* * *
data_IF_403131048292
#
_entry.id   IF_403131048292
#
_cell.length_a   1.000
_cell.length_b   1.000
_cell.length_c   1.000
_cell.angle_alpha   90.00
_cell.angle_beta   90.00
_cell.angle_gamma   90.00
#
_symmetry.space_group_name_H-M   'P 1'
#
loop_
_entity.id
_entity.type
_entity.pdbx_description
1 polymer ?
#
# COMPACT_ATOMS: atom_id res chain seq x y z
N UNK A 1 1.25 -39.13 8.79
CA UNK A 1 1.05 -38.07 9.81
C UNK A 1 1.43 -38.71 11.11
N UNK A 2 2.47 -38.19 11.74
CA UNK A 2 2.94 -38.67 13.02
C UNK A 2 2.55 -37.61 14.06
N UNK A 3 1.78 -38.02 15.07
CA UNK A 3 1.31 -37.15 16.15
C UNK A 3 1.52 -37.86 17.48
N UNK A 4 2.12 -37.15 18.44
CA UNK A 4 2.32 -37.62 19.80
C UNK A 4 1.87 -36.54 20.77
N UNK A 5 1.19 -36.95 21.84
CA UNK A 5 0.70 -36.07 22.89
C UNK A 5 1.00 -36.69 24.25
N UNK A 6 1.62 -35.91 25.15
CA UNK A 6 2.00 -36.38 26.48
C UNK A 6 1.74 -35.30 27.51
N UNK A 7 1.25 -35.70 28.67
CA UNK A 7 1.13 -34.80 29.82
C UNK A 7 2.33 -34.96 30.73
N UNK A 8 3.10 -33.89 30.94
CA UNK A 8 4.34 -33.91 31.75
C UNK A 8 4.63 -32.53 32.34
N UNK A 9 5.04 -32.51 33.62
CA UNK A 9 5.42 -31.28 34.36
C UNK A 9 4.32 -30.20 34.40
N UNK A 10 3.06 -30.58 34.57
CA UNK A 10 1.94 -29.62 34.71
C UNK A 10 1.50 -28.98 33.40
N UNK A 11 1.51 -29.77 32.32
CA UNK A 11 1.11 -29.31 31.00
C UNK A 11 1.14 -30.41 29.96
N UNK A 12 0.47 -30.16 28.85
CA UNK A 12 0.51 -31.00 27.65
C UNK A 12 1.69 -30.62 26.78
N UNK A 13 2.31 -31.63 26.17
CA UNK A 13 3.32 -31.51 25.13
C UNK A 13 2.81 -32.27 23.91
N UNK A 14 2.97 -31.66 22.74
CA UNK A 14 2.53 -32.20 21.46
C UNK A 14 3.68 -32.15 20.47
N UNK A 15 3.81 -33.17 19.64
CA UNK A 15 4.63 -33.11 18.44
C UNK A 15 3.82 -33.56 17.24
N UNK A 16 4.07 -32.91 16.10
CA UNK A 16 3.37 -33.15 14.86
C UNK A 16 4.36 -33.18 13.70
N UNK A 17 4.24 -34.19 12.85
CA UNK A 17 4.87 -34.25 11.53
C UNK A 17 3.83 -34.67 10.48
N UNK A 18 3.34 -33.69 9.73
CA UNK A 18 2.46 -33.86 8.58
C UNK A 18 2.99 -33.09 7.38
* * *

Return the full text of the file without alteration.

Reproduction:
data_IF_403131048292
#
_entry.id   IF_403131048292
#
_cell.length_a   1.000
_cell.length_b   1.000
_cell.length_c   1.000
_cell.angle_alpha   90.00
_cell.angle_beta   90.00
_cell.angle_gamma   90.00
#
_symmetry.space_group_name_H-M   'P 1'
#
loop_
_entity.id
_entity.type
_entity.pdbx_description
1 polymer ?
#
# COMPACT_ATOMS: atom_id res chain seq x y z
N UNK A 1 1.25 -39.13 8.79
CA UNK A 1 1.05 -38.07 9.81
C UNK A 1 1.43 -38.71 11.11
N UNK A 2 2.47 -38.19 11.74
CA UNK A 2 2.94 -38.67 13.02
C UNK A 2 2.55 -37.61 14.06
N UNK A 3 1.78 -38.02 15.07
CA UNK A 3 1.31 -37.15 16.15
C UNK A 3 1.52 -37.86 17.48
N UNK A 4 2.12 -37.15 18.44
CA UNK A 4 2.32 -37.62 19.80
C UNK A 4 1.87 -36.54 20.77
N UNK A 5 1.19 -36.95 21.84
CA UNK A 5 0.70 -36.07 22.89
C UNK A 5 1.00 -36.69 24.25
N UNK A 6 1.62 -35.91 25.15
CA UNK A 6 2.00 -36.38 26.48
C UNK A 6 1.74 -35.30 27.51
N UNK A 7 1.25 -35.70 28.67
CA UNK A 7 1.13 -34.80 29.82
C UNK A 7 2.33 -34.96 30.73
N UNK A 8 3.10 -33.89 30.94
CA UNK A 8 4.34 -33.91 31.75
C UNK A 8 4.63 -32.53 32.34
N UNK A 9 5.04 -32.51 33.62
CA UNK A 9 5.42 -31.28 34.36
C UNK A 9 4.32 -30.20 34.40
N UNK A 10 3.06 -30.58 34.57
CA UNK A 10 1.94 -29.62 34.71
C UNK A 10 1.50 -28.98 33.40
N UNK A 11 1.51 -29.77 32.32
CA UNK A 11 1.11 -29.31 31.00
C UNK A 11 1.14 -30.41 29.96
N UNK A 12 0.47 -30.16 28.85
CA UNK A 12 0.51 -31.00 27.65
C UNK A 12 1.69 -30.62 26.78
N UNK A 13 2.31 -31.63 26.17
CA UNK A 13 3.32 -31.51 25.13
C UNK A 13 2.81 -32.27 23.91
N UNK A 14 2.97 -31.66 22.74
CA UNK A 14 2.53 -32.20 21.46
C UNK A 14 3.68 -32.15 20.47
N UNK A 15 3.81 -33.17 19.64
CA UNK A 15 4.63 -33.11 18.44
C UNK A 15 3.82 -33.56 17.24
N UNK A 16 4.07 -32.91 16.10
CA UNK A 16 3.37 -33.15 14.86
C UNK A 16 4.36 -33.18 13.70
N UNK A 17 4.24 -34.19 12.85
CA UNK A 17 4.87 -34.25 11.53
C UNK A 17 3.83 -34.67 10.48
N UNK A 18 3.34 -33.69 9.73
CA UNK A 18 2.46 -33.86 8.58
C UNK A 18 2.99 -33.09 7.38